The National Institutes of Health (NIH) define an allergy as “an immune response or reaction to substances that are usually not harmful.” One out of every five Americans suffers from some form of allergies and about seven percent of allergy sufferers are affected by skin allergies, reports the Asthma and Allergy Foundation of America. Skin problems such as eczema, hives and contact dermatitis often occur as a reaction to a food allergy or to an allergen that has touched the skin.
Allergen Triggers that Affect the Skin
Sometimes it can take individuals suffering from skin issues caused by allergens a while to determine the exact trigger. However, there are several common allergens that affect many people. These include but are not limited to:
- Plants: poison ivy, oak and sumac
- Juice from foods such as mangoes, which contain urushiol (also found in poison ivy)
- Weather: high heat and humidity
- Certain foods: dairy products, nuts, eggs, wheat and soy
Skin contact with the chemicals and dyes found in common cleaning and personal care products also may trigger various skin conditions, resulting in contact dermatitis.
Allergic Contact Dermatitis
Allergic Contact Dermatitis typically presents as an itchy, red rash sometimes with bumps. Severe cases may include tenderness to the area, swelling, burning sensation or even blisters. The reaction varies from individual to individual depending on many factors such as length of exposure and how strong the substance was that triggered the allergy. In addition, some people have a stronger genetic disposition to be affected by allergens.
According to the Mayo Clinic, the most common triggers for allergic contact dermatitis include:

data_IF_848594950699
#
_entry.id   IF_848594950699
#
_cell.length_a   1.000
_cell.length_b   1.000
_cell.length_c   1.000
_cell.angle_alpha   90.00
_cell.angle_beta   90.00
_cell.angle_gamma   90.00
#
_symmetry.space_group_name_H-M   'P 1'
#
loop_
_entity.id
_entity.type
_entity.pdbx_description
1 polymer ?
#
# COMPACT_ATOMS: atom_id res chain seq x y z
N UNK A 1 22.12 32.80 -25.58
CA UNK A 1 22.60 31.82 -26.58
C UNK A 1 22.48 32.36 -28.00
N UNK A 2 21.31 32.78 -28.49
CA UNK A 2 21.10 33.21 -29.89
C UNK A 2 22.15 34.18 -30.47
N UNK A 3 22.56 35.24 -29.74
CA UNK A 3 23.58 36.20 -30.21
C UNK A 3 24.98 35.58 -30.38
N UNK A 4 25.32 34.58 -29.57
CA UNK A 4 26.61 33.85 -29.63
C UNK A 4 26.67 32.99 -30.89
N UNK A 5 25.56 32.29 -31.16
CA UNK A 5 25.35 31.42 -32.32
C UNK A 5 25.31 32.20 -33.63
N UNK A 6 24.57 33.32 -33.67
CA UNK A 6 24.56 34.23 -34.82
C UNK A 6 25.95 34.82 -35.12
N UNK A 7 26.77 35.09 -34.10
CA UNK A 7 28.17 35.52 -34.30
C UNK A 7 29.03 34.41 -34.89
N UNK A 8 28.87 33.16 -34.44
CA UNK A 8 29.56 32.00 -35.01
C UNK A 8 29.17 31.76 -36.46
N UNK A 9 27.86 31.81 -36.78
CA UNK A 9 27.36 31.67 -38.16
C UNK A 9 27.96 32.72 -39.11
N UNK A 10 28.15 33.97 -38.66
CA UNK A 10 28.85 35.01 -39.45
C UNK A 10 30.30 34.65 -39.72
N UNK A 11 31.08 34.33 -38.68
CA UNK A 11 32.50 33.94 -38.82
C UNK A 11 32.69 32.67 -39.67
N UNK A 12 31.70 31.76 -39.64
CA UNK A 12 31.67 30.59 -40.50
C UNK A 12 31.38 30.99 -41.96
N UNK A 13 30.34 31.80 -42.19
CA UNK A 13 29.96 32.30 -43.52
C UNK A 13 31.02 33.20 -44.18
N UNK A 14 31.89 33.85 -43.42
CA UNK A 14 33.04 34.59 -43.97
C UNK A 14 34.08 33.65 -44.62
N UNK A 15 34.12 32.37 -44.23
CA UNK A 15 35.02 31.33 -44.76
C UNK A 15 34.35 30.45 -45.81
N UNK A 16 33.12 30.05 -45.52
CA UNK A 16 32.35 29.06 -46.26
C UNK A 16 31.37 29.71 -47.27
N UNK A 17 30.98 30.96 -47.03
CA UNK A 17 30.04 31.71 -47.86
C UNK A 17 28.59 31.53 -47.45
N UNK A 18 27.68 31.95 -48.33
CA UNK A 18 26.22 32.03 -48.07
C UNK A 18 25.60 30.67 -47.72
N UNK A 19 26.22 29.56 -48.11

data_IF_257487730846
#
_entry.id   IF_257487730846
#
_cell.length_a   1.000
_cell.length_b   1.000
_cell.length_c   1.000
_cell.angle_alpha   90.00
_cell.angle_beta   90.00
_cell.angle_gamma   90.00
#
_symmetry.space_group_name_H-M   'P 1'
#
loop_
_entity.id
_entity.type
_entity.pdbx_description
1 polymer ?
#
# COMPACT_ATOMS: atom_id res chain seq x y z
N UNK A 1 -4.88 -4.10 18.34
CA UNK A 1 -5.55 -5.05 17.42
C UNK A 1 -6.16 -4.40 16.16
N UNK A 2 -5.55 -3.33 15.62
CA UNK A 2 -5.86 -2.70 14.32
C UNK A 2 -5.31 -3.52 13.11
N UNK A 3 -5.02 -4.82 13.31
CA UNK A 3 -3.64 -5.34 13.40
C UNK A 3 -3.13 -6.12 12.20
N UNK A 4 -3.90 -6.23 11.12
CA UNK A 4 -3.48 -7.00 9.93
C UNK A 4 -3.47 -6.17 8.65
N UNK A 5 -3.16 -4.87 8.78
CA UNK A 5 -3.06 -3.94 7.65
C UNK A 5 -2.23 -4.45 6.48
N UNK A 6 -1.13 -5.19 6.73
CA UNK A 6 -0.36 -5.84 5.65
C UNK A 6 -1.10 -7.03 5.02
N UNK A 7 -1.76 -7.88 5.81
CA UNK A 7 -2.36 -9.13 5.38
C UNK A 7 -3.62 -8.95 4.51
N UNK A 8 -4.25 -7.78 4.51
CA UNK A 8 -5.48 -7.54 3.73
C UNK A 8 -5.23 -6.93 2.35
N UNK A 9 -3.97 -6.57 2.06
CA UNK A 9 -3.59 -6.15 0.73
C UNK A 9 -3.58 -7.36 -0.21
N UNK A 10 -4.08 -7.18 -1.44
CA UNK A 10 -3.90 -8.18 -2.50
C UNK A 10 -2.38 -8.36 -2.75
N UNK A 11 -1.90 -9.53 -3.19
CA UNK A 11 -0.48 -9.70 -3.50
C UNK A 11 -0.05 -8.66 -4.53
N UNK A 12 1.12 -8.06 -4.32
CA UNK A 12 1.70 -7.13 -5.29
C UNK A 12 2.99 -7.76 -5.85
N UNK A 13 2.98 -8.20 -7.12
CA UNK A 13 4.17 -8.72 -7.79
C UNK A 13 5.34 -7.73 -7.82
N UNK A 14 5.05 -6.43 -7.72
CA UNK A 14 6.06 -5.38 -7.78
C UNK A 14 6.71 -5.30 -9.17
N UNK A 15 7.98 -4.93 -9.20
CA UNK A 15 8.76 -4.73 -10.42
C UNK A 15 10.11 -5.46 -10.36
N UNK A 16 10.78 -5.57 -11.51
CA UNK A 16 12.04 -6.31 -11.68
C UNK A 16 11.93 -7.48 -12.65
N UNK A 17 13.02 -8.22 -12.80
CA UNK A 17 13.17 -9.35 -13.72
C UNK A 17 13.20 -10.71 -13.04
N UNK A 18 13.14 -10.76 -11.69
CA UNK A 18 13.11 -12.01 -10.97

- Poison ivy and mango
- Nickel (found in jewelry, buckles)
- Camphor, eucalyptus and rosemary found in personal care and beauty product
- Black henna and skin tattooing inks
- Balsam of Peru found in beauty products and even flavorings
- Formaldehyde found in cleaners and solvents
Eczema or Atopic Dermatitis
Typically, people who suffer from eczema have had the condition since infancy or early childhood. Often, eczema flare-ups are triggered by food allergies but also can be caused by allergic rhinitis and asthma, states the American Academy of Allergy Asthma & Immunology (AAAAI). Contact with allergen triggers such as dust mites, animal dander, materials such as wool or even certain laundry detergents, shampoos and body soaps can cause an eczema rash.
Young children may suffer from eczema after eating certain foods that trigger an allergic response. Food allergies vary and may include common foods such as wheat, dairy, eggs, soy, and even ginger.
For anyone genetically disposed to suffer from allergies, allergen triggers seem to lurk everywhere. Sometimes skin issues can occur even when precautions have been taken to avoid known allergens. Stress can trigger eczema and in extreme cases may even cause hives. Some prepackaged food items such as sauces may contain soy, which can trigger an allergic reaction in many people.
For allergy sufferers, it is extremely important to label read all ingredients and to know what is in a meal before eating.